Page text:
Pedrosa’s #3 engine has just 13 sessions on it before being shelved, that engine specification being superseded by a revised version of the engine that is a little smoother than the one they started the year with. Pedrosa’s #4 engine has born the brunt since then, racking up 27 sessions and being shelved as a back up since Aragon. Meanwhile, Pedrosa’s #5 and #6 engines have been introduced in an orderly fashion, slowly racking up the miles as expected from the start.

Will Jorge Lorenzo run out of engines before the end of the year? The championship leader is actually in better shape than he might have feared. With two races to go – a total of 12 sessions in which he will need two bikes with engines in them – Lorenzo has three relatively low-mileage engines.

Motor #4 has the most sessions on it, having been out 11 times, including 3 races. Numbers 5 and 6 are not far behind, with 8 and 9 sessions on them respectively, as well as a race count of 3 for #5 and 2 for #6. Lorenzo’s high-mileage engines, #1 and #2, are still available, but will be running to the very limits of their endurance now. Even if Lorenzo were to lose another engine, he should be able to make it to the end of the season without having to start from pit lane. But it would not be a comfortable situation to be in.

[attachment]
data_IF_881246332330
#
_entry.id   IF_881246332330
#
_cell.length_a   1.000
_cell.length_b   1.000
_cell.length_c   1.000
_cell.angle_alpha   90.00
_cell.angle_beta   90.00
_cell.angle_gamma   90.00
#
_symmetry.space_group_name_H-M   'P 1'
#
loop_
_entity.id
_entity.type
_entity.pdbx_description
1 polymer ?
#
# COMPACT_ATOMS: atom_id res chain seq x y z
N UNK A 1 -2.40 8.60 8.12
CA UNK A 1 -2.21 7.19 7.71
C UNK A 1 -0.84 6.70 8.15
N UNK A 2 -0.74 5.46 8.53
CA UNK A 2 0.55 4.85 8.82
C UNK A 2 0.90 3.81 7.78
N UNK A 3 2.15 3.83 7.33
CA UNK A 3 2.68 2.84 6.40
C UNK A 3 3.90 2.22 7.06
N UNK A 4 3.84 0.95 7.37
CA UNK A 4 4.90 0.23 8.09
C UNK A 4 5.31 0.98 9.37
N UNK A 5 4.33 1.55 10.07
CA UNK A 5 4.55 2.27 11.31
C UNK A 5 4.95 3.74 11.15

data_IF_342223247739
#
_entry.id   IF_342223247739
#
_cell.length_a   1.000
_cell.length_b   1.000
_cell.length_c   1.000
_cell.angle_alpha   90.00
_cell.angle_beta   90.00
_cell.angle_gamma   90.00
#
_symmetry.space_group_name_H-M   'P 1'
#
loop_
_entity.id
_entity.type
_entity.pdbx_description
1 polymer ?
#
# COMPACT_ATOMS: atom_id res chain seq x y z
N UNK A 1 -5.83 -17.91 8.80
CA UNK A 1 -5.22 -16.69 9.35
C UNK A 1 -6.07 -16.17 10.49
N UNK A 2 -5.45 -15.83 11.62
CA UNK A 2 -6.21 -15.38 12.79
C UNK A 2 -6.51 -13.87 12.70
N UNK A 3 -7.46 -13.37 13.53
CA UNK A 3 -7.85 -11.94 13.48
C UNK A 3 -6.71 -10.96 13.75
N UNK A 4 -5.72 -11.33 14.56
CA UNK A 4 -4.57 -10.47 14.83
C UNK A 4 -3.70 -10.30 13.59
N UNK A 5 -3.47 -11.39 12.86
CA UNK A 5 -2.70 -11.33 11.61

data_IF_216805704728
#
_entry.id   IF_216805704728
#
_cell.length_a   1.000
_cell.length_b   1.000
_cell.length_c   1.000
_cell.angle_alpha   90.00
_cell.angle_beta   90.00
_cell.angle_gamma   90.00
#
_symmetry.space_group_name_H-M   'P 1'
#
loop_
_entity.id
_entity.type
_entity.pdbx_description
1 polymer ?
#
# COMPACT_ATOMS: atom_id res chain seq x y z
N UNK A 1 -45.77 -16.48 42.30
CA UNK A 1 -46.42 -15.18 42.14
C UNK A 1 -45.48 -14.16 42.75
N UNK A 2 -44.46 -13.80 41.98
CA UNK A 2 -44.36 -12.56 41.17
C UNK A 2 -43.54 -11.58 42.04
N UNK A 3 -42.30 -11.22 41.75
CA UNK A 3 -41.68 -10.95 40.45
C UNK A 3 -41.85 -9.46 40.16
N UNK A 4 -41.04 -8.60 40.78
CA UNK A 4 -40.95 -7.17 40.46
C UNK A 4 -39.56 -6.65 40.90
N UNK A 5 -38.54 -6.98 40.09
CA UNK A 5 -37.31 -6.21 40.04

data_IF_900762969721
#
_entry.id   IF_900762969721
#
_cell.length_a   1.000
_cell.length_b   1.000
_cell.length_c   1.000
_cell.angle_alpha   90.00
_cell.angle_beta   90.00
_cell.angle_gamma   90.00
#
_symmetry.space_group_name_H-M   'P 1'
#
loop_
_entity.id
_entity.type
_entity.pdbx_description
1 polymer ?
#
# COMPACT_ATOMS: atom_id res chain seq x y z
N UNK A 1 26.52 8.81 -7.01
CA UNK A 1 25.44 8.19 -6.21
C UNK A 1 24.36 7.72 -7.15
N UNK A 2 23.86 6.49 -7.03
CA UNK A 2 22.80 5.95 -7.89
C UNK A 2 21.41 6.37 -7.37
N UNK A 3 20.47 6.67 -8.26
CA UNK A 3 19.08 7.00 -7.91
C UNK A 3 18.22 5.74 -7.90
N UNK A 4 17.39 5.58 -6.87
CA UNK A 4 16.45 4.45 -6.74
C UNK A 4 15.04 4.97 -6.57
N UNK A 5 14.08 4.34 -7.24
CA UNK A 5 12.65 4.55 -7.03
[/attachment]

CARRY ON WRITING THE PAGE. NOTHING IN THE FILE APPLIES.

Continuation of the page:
Lorenzo’s biggest challenge may come not from an exploding Yamaha engine, but from the Honda’s dreaded reliability. Dani Pedrosa has engines to spare, and nothing to lose by using them. Sound analysis of Honda’s RC213V at recent races, undertaken by educated fans, is showing an increase in the maximum revs the engine is using.

Pedrosa appears to have been given an extra couple of hundred revs to play with, meaning that he has a little more horsepower at his disposal. This would fit with the step forward which Pedrosa has made in recent races, winning 5 of the last 6 Grand Prix. That performance step was clearest at Aragon, Motegi and Sepang, where Pedrosa controlled the race utterly, following Lorenzo until it was time to get past, and then opening up a gap to the Yamaha man almost at will.